Active vs. passive 3D: what’s better?

If you selling brand new display units these days, chances are if it will be able to play some form of 3D video. Almost all mid-range and high-end displays from the top brands support 3D playback, but different models use different methods to display the 3D effect. The two competing technologies are active 3D and passive 3D — we’re figuring out the major differences between them to decide which is better.

Active 3D is the technology that the first generation of 3D large format displays debuted with, spearheaded by Samsung in 2010.

Read more on the seven myths of 3D technology.

Active 3D uses battery-powered 3D glasses which have LCD ‘shutters’ over each lens — when 3D content is being shown, the LCD glasses darken to block the lens of each eye of the 3D glasses sequentially, in sync with the 3D itself. The 3D shows sequential frames of 3D footage to each eye — because one glasses lens is blocked out, only particular video frames are shown to the right eye, and only particular frames are shown to the left eye. The frames shown to the left eye are shifted horizontally compared to the frames shown to the right eye; this horizontal shift is what makes video look 3D. Each frame contains a full 1080 lines in active 3D.

LG’s new ‘Cinema 3D’ units use passive 3D. Passive 3D uses the same basic concept as active 3D — the video frames shown to each eye are off-set against each other to produce a simulated 3D effect.

However, passive 3D does not use any fancy technology in the glasses. Instead, each lens of the passive 3D glasses are polarised; the left lens is polarised oppositely to the right lens. It’s complicated, but essentially each line of pixels on a passive 3D model is polarised to only display video frames to either the left or the right eye of a pair of polarised 3D glasses; there are 1080 lines in full HD, so 540 for each eye.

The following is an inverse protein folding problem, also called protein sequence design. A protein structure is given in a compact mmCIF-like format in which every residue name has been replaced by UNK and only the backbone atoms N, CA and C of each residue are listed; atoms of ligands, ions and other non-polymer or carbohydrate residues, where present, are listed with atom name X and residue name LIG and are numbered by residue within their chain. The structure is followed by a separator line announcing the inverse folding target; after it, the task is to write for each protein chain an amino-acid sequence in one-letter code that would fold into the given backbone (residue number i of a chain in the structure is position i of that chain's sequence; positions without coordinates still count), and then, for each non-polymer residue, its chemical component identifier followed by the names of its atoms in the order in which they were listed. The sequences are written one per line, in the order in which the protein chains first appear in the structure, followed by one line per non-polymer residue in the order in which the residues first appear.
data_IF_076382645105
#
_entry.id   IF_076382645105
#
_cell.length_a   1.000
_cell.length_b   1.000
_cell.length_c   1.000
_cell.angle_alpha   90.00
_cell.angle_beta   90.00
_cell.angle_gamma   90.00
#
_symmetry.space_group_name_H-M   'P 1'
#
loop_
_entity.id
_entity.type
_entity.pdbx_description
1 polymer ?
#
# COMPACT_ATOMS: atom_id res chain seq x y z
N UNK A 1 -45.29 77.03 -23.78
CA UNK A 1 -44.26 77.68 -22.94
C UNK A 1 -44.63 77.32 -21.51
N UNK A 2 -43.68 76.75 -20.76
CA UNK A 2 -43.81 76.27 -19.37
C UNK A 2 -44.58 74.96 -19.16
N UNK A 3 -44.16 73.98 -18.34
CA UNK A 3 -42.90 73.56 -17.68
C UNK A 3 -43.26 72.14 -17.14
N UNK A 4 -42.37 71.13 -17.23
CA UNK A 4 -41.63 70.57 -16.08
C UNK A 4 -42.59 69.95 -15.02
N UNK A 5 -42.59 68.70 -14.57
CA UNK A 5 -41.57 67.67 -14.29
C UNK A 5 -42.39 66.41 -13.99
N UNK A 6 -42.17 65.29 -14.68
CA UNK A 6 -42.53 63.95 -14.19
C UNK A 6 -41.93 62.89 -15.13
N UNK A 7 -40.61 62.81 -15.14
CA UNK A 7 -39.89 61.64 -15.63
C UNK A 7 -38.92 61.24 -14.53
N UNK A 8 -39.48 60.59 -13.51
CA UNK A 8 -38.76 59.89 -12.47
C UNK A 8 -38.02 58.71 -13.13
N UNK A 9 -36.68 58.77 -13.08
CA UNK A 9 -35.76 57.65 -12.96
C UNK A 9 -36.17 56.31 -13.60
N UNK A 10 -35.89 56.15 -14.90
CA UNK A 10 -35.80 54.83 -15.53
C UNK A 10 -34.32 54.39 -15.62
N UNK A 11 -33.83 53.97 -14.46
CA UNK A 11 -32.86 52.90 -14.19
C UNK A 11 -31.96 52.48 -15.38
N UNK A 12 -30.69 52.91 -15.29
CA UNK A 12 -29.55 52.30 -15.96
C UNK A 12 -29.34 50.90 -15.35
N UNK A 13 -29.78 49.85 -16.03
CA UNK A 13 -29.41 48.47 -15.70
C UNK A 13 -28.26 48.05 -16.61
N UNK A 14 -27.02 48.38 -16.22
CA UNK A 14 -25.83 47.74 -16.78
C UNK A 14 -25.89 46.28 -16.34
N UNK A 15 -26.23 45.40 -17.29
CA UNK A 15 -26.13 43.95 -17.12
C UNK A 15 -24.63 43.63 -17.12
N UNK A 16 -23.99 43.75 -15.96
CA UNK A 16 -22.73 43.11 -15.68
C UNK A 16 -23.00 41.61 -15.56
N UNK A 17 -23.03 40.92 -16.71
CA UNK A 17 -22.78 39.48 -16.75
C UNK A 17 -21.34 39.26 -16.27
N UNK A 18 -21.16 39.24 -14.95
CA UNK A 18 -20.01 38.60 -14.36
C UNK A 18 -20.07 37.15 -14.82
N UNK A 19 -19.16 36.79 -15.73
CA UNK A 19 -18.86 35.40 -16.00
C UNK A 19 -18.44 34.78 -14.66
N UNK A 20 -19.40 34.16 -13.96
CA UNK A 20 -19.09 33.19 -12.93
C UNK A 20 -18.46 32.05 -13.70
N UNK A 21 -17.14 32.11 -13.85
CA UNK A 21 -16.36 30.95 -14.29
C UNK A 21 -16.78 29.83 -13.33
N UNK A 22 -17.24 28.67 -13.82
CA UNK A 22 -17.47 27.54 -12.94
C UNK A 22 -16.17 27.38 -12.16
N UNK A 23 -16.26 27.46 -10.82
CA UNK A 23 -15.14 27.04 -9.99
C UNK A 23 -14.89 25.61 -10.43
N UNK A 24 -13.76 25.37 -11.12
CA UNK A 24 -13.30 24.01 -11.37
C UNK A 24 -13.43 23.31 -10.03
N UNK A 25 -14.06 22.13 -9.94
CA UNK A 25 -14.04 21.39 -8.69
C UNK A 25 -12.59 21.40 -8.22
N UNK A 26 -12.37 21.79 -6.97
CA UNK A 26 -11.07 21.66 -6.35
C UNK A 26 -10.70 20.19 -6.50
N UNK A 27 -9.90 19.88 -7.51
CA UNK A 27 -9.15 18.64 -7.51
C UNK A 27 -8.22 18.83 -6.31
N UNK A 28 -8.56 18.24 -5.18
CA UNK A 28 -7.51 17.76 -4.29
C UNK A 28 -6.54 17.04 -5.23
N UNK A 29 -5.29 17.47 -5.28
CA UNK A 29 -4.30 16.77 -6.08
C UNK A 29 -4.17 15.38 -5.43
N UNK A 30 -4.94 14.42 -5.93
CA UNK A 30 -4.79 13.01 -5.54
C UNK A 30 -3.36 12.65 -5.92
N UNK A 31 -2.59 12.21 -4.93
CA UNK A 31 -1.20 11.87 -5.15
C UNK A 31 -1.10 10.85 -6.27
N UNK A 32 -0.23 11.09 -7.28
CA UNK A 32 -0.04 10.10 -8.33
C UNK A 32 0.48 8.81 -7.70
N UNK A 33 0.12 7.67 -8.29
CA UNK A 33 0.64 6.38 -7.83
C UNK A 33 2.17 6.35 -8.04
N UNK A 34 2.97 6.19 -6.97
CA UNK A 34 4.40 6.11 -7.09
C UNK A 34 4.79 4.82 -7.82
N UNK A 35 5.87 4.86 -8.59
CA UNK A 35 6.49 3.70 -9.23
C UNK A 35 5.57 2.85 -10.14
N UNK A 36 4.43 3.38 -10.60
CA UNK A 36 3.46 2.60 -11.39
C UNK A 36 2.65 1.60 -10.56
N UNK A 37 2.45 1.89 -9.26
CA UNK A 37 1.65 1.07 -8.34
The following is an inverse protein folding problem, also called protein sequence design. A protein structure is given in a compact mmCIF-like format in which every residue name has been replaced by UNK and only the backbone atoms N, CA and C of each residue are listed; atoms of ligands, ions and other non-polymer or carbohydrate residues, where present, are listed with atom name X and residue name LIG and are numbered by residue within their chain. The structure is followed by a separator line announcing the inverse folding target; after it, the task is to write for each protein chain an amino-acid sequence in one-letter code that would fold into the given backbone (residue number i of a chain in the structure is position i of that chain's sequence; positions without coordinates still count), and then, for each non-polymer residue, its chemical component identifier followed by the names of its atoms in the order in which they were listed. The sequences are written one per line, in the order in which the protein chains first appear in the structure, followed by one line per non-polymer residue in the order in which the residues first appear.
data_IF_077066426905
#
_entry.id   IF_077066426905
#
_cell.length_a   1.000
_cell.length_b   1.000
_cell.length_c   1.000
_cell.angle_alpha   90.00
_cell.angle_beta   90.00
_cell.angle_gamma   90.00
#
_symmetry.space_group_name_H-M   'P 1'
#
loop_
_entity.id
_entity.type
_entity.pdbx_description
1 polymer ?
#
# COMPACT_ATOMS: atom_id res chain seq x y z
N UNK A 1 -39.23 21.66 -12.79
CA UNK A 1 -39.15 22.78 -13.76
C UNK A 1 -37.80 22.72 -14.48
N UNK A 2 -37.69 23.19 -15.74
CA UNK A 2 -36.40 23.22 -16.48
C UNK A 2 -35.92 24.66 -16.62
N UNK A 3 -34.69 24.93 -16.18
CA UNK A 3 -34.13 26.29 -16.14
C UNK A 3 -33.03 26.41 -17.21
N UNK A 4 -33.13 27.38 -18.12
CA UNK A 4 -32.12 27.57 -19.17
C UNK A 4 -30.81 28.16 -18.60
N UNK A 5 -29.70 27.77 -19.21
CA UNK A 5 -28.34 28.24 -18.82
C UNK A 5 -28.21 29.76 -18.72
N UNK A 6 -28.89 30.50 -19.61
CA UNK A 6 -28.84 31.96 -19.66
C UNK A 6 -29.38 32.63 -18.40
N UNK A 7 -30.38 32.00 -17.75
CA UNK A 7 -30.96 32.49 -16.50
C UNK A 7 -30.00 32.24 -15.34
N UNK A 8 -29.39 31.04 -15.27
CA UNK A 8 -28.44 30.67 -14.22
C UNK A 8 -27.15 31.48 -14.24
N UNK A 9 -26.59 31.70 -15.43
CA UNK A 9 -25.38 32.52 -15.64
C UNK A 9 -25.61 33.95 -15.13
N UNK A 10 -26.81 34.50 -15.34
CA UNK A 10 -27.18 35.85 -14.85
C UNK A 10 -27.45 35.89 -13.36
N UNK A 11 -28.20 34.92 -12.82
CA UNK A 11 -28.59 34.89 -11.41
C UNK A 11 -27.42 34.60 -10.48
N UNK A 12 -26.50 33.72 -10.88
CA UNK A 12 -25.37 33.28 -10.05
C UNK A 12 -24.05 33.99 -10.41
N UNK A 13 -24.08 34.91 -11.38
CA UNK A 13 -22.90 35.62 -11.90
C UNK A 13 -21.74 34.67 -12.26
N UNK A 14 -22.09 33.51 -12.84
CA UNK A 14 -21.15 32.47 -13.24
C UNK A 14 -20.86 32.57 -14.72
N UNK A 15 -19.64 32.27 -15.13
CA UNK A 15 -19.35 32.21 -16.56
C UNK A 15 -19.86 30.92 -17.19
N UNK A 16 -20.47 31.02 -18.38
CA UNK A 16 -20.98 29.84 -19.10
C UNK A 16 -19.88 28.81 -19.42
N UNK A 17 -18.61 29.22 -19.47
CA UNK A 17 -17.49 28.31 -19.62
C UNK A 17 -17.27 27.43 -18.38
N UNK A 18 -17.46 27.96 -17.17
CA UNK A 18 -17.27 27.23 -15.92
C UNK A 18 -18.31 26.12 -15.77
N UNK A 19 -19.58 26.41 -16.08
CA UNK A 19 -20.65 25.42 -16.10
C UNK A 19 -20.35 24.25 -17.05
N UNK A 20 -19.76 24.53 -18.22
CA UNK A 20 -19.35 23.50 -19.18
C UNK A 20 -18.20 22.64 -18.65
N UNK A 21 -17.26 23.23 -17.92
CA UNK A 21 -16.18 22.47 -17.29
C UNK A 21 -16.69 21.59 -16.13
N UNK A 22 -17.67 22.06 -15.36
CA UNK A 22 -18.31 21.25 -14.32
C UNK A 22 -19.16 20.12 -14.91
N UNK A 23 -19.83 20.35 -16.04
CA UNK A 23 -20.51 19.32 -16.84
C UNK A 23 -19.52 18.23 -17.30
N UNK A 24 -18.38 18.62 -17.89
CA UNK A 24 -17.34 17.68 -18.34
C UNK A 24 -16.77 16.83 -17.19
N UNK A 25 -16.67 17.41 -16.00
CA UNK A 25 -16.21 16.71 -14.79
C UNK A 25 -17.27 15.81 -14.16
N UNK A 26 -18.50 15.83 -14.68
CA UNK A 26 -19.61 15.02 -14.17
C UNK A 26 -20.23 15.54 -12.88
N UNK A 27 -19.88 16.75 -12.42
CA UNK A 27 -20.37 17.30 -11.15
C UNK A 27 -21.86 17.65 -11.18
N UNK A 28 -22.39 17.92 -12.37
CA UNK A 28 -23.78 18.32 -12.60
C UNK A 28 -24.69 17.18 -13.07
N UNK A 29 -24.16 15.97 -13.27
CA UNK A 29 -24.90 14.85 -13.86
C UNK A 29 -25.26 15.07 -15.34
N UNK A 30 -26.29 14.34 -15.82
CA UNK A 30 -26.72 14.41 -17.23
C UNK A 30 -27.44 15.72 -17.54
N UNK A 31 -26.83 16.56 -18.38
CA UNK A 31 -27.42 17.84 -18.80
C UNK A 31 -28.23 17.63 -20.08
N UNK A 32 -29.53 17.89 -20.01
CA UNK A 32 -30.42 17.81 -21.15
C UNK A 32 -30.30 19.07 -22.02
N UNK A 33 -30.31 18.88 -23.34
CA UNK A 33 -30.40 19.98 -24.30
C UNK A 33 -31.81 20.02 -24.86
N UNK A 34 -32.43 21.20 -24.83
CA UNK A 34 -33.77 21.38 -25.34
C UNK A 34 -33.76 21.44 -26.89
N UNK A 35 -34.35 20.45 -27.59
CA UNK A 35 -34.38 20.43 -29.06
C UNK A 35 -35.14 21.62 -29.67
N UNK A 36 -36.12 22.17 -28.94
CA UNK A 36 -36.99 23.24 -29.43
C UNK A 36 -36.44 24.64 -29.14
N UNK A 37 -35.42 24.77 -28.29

There are advantages and disadvantages to both passive and active 3D — the differences exist mostly in the glasses.

Passive 3D glasses are much, much cheaper than their active equivalent. Because they don’t have any batteries, Bluetooth or complicated circuitry built in — all they are is a pair of plastic frames and two polarised plastic lenses — they are far more affordable, costing $19 for a bundle of two pairs from LG. You can buy polarised 3D glasses at the cinema for $1; though we assume the polarisation is different, it demonstrates the low production cost of passive glasses. In contrast, active shutter 3D glasses from the big brands like Panasonic, Sony and Samsung cost $100 or more, with premium models costing as much as $150. If you’ve got a dozen people coming around to watch a 3D movie, passive 3D is a clear winner in the price stakes.

Active 3D glasses are heavier than passive ones due to the battery and circuitry built in, as well as the thicker lenses needed to contain the LCD shutters. This hasn’t been a problem during our testing, but if you’re watching a 3D movie marathon active glasses might be marginally more uncomfortable. Passive 3D glasses also don’t exhibit any ‘flicker’ — if you’ve got particular kinds of lighting around your TV (fluorescent globes are the worst offenders), active 3D glasses can show the light as flickery due to the fast on-off effect of the active shutters built into the glasses. This is only a problem with particular kinds of lighting — incandescent globes, for example, remain flicker-free in our experience.

To their credit, active shutter glasses are able to display more to each eye — the alternating-frame technology means a full 1080p image is shown to each eye, rather than the half frame (alternating lines down the screen) that passive 3D shows.

This means cleaner lines, especially on curves and edges shown on video. If high quality video is crucially important to you, active 3D is the choice to make. (You could just watch the movie not in 3D and have the best picture, but that’s another story.)

So, passive 3D wins out on price, weight, size and anti-flickering, but active 3D is still the go-to for outright image quality.

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Jim Love, Chief Content Officer, IT World Canada

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